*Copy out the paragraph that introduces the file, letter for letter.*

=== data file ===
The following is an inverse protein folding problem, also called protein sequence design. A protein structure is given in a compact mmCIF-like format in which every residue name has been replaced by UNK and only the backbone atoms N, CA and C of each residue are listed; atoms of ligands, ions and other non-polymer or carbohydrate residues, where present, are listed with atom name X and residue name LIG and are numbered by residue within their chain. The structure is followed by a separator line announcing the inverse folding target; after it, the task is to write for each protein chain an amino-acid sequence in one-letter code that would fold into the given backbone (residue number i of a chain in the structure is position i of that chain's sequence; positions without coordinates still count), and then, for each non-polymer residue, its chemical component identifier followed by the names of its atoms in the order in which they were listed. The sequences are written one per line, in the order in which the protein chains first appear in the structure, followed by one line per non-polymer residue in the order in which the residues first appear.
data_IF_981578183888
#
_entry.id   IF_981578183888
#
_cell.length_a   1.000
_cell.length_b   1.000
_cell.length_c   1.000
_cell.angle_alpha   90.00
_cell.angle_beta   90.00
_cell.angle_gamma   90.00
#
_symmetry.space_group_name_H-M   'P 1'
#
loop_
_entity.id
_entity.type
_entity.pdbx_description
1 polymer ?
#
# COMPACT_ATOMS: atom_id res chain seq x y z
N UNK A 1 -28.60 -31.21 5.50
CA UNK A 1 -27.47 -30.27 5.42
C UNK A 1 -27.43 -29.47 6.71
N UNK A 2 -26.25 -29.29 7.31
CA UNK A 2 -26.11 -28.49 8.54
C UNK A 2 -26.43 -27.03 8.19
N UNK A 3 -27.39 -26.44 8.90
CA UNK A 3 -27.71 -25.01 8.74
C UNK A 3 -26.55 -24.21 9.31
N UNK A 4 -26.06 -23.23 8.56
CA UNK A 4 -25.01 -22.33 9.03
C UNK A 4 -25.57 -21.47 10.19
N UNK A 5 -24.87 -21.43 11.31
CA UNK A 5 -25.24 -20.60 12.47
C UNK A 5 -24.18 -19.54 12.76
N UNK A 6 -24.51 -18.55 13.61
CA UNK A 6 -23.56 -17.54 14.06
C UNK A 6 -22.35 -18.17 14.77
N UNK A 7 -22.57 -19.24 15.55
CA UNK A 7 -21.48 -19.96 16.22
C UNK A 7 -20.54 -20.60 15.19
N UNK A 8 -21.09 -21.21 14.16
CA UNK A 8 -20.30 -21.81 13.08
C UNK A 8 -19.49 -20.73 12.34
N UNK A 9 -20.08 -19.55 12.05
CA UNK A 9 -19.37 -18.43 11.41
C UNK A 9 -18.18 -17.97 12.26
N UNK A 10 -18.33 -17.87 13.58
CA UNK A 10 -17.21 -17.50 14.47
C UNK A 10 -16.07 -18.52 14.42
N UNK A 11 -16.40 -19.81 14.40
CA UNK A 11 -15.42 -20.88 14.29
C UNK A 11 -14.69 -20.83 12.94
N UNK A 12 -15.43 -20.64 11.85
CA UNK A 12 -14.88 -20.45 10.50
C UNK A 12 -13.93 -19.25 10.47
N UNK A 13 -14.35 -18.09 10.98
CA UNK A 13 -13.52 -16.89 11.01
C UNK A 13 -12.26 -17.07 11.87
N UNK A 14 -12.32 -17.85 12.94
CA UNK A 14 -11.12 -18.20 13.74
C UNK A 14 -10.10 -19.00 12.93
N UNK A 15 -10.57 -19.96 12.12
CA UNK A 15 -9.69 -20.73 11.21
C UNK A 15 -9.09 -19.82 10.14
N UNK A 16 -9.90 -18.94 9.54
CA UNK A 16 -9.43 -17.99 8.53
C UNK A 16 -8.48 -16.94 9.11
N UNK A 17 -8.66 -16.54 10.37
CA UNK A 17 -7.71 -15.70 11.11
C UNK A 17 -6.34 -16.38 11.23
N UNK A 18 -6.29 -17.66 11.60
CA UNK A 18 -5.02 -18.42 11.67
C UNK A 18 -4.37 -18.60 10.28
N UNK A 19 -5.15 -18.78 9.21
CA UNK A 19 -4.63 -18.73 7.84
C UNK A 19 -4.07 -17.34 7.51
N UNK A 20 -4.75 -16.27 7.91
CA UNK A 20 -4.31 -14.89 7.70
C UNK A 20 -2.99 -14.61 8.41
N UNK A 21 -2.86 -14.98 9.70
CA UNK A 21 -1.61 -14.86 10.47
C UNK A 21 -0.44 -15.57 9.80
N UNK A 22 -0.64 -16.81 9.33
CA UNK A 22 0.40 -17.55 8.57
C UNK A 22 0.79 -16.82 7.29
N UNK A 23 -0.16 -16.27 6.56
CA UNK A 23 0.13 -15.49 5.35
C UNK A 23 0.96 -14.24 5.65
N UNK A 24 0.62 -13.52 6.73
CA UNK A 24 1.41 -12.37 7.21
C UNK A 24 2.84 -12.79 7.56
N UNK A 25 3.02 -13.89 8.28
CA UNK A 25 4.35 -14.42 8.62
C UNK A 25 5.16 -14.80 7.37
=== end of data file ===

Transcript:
The following is an inverse protein folding problem, also called protein sequence design. A protein structure is given in a compact mmCIF-like format in which every residue name has been replaced by UNK and only the backbone atoms N, CA and C of each residue are listed; atoms of ligands, ions and other non-polymer or carbohydrate residues, where present, are listed with atom name X and residue name LIG and are numbered by residue within their chain. The structure is followed by a separator line announcing the inverse folding target; after it, the task is to write for each protein chain an amino-acid sequence in one-letter code that would fold into the given backbone (residue number i of a chain in the structure is position i of that chain's sequence; positions without coordinates still count), and then, for each non-polymer residue, its chemical component identifier followed by the names of its atoms in the order in which they were listed. The sequences are written one per line, in the order in which the protein chains first appear in the structure, followed by one line per non-polymer residue in the order in which the residues first appear.